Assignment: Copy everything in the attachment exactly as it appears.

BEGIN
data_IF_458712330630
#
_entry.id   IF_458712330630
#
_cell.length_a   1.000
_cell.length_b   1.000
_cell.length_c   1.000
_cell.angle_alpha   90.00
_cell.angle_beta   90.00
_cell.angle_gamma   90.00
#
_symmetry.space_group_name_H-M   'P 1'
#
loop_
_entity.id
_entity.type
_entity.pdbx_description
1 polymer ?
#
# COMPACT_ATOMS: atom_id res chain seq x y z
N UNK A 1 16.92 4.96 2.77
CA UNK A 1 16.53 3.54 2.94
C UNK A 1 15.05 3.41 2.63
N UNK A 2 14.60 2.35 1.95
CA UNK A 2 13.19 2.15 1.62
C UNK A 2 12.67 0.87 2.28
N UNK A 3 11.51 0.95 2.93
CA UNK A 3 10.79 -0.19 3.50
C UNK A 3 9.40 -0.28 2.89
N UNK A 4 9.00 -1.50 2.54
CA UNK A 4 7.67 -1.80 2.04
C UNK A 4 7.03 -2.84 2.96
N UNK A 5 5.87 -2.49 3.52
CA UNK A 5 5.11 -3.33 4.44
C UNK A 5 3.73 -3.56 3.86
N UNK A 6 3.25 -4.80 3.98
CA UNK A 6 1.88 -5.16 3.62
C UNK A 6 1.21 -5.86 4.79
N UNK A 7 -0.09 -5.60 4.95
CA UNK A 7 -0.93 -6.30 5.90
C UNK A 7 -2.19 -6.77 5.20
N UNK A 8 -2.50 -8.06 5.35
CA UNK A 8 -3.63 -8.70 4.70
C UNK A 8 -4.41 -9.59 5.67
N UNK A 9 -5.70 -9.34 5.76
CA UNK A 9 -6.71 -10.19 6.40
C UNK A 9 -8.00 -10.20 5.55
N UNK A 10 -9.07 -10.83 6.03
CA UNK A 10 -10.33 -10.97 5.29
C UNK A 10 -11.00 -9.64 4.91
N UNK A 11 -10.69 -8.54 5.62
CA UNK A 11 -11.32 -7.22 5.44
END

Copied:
data_IF_458712330630
#
_entry.id   IF_458712330630
#
_cell.length_a   1.000
_cell.length_b   1.000
_cell.length_c   1.000
_cell.angle_alpha   90.00
_cell.angle_beta   90.00
_cell.angle_gamma   90.00
#
_symmetry.space_group_name_H-M   'P 1'
#
loop_
_entity.id
_entity.type
_entity.pdbx_description
1 polymer ?
#
# COMPACT_ATOMS: atom_id res chain seq x y z
N UNK A 1 16.92 4.96 2.77
CA UNK A 1 16.53 3.54 2.94
C UNK A 1 15.05 3.41 2.63
N UNK A 2 14.60 2.35 1.95
CA UNK A 2 13.19 2.15 1.62
C UNK A 2 12.67 0.87 2.28
N UNK A 3 11.51 0.95 2.93
CA UNK A 3 10.79 -0.19 3.50
C UNK A 3 9.40 -0.28 2.89
N UNK A 4 9.00 -1.50 2.54
CA UNK A 4 7.67 -1.80 2.04
C UNK A 4 7.03 -2.84 2.96
N UNK A 5 5.87 -2.49 3.52
CA UNK A 5 5.11 -3.33 4.44
C UNK A 5 3.73 -3.56 3.86
N UNK A 6 3.25 -4.80 3.98
CA UNK A 6 1.88 -5.16 3.62
C UNK A 6 1.21 -5.86 4.79
N UNK A 7 -0.09 -5.60 4.95
CA UNK A 7 -0.93 -6.30 5.90
C UNK A 7 -2.19 -6.77 5.20
N UNK A 8 -2.50 -8.06 5.35
CA UNK A 8 -3.63 -8.70 4.70
C UNK A 8 -4.41 -9.59 5.67
N UNK A 9 -5.70 -9.34 5.76
CA UNK A 9 -6.71 -10.19 6.40
C UNK A 9 -8.00 -10.20 5.55
N UNK A 10 -9.07 -10.83 6.03
CA UNK A 10 -10.33 -10.97 5.29
C UNK A 10 -11.00 -9.64 4.91
N UNK A 11 -10.69 -8.54 5.62
CA UNK A 11 -11.32 -7.22 5.44